Utah has become the fourth U.S. state to pass a comprehensive data privacy law, with others potentially on the way during this legislative session.

The Utah Consumer Privacy Act (S.B. 227) was signed into law March 24 by Gov. Spencer Cox (R). Utah joins California, Virginia, and Colorado as states with comprehensive laws that order companies that collect personal data to allow their customers to opt out of the collecting of certain data; to access and delete some types of data upon request; and to be transparent about why they collect data and whether it is sold to third parties.

The Utah law applies to companies conducting business in the state or that have Utah residents as customers. Covered entities must have at least $25 million in annual revenue, control or process the personal data of more than 100,000 customers, or derive 50 percent of revenue from the sale of personal data of at least 25,000 customers.

The law “guarantees rights to consumers while avoiding unnecessary regulation for corporations,” said Republican State Senator Kirk Cullimore, who sponsored the bill, in a statement. “This bill is a win for both Utahns and businesses, and I hope it will serve as a model for other states.”

Like Colorado and Virginia, Utah’s data privacy law does not include a private right of action, in which consumers are allowed to sue companies they believe have mishandled their data. All three state laws are scheduled to take effect in 2023: Virginia on Jan. 1, Colorado on July 1, and Utah on Dec. 31.

“Utah’s law is a bit lighter in terms of rigidity and fear factor.”

Tara Cho, Partner, Womble Bond Dickinson

California’s data privacy law, the California Consumer Privacy Act (CCPA), has been in effect since 2020 and does allow for a private right of action. There have been more than 200 CCPA-related cases filed as of March, according to law firm Perkins Coie. The CCPA will be replaced on Jan. 1, 2023, with the California Privacy Rights Act (CPRA), which will empower a new state agency called the California Privacy Protection Agency to promulgate rules and enforce the new law.

A total of 17 state legislatures currently have active consumer privacy bills in front of lawmakers, according to a state data privacy legislation tracker from the International Association of Privacy Professionals (IAPP).

There are some differences between Utah’s law and its predecessors in California, Colorado, and Virginia.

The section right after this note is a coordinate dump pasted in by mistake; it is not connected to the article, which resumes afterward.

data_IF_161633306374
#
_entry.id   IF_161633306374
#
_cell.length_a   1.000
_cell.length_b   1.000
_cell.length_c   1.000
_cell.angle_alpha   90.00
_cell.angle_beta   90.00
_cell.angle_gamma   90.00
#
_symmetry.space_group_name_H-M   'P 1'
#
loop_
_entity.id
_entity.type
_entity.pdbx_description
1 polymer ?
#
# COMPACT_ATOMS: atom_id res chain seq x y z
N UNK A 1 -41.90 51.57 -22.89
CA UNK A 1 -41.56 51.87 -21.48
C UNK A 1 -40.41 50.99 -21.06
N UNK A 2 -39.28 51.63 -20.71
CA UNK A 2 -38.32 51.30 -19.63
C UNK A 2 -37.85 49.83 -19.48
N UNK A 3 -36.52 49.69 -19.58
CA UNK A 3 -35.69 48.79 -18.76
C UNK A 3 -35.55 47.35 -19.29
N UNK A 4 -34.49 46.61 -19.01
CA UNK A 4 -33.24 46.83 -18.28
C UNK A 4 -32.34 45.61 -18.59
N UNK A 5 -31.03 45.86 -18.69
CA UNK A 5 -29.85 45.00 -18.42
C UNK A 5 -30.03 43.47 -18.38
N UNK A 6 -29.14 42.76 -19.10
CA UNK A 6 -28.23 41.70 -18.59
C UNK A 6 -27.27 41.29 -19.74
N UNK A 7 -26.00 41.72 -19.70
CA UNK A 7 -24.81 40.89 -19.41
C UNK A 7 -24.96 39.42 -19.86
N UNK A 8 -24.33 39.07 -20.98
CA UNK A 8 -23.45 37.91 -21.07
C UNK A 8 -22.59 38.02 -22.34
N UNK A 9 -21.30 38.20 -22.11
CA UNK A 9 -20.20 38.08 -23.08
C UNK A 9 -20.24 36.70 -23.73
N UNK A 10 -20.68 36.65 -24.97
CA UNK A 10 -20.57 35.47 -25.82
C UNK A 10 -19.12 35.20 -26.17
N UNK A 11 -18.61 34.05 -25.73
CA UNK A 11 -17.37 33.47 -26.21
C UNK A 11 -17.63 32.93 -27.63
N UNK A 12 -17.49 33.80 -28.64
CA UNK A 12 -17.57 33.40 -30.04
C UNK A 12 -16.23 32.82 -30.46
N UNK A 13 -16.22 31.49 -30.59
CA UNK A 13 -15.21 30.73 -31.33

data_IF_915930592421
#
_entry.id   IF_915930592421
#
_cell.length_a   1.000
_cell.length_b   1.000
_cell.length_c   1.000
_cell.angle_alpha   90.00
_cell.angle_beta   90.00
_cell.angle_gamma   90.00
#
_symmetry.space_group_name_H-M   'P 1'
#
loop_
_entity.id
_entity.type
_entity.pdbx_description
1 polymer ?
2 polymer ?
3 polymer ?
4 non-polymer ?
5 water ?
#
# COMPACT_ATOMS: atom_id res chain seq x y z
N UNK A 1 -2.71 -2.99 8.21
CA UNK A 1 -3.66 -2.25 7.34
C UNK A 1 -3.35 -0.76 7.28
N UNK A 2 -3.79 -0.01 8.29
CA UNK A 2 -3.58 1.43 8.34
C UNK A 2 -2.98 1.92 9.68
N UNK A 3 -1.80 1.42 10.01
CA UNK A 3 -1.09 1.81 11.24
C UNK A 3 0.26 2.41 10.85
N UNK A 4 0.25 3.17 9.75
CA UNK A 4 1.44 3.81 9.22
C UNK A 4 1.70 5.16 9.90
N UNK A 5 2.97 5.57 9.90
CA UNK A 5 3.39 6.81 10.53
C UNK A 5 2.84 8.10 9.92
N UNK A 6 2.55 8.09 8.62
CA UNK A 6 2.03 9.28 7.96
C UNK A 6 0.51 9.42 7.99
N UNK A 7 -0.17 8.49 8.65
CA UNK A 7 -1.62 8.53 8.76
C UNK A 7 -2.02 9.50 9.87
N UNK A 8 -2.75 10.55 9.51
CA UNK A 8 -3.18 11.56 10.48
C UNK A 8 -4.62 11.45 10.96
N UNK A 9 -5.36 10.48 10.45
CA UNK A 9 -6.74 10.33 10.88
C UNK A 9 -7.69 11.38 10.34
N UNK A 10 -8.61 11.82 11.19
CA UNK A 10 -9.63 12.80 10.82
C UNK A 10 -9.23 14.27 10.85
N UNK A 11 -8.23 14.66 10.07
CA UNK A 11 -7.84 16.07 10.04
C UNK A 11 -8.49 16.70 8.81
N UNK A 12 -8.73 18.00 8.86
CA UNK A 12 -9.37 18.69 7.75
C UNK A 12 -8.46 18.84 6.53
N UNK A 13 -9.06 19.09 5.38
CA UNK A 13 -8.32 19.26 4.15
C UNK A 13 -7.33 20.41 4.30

Utah’s law requires complaints about possible violations begin with the state’s Division of Consumer Protection, which would then refer complaints to the state attorney general. In California, Colorado, and Virginia, complaints begin with the state attorney general.

Utah’s law also does not require companies to correct data at a customer’s request—only delete it. Customers do not have the right against automated decision-making, as contained in Colorado’s and Virginia’s laws, according to the IAPP.

Another difference is the Utah law does not require companies to conduct a data protection assessment, according to Tara Cho, partner with law firm Womble Bond Dickinson. California’s, Virginia’s, and Colorado’s laws each require companies to conduct an assessment that lists steps taken to keep customers’ personal information safe.

“Utah’s law is a bit lighter in terms of rigidity and fear factor,” Cho said.

Alex Nisenbaum, partner with law firm Blank Rome, said Utah’s law might “herald a path forward for more business-friendly comprehensive privacy laws,” noting the Utah law scales back multiple requirements that are part of other state privacy laws.

Cho said many companies likely won’t specifically seek to comply with the particulars of Utah’s law but will fulfill data privacy requests from customers anywhere in the country.

“Most of them don’t want to have an emailed back-and-forth about why they are denying a request based on jurisdiction or don’t have the resources to do so,” she said. “They’d just rather offer the rights universally, regardless of state residency.”

Nisenbaum agreed with that assessment.

“The biggest question we get from clients is what do I have to do in terms of a high-water mark so I don’t have to use five different internal mechanisms to comply with five laws,” he said. “Companies may not find it worthwhile to screen out whether a request is coming from California versus another jurisdiction with similar but slightly different rights.”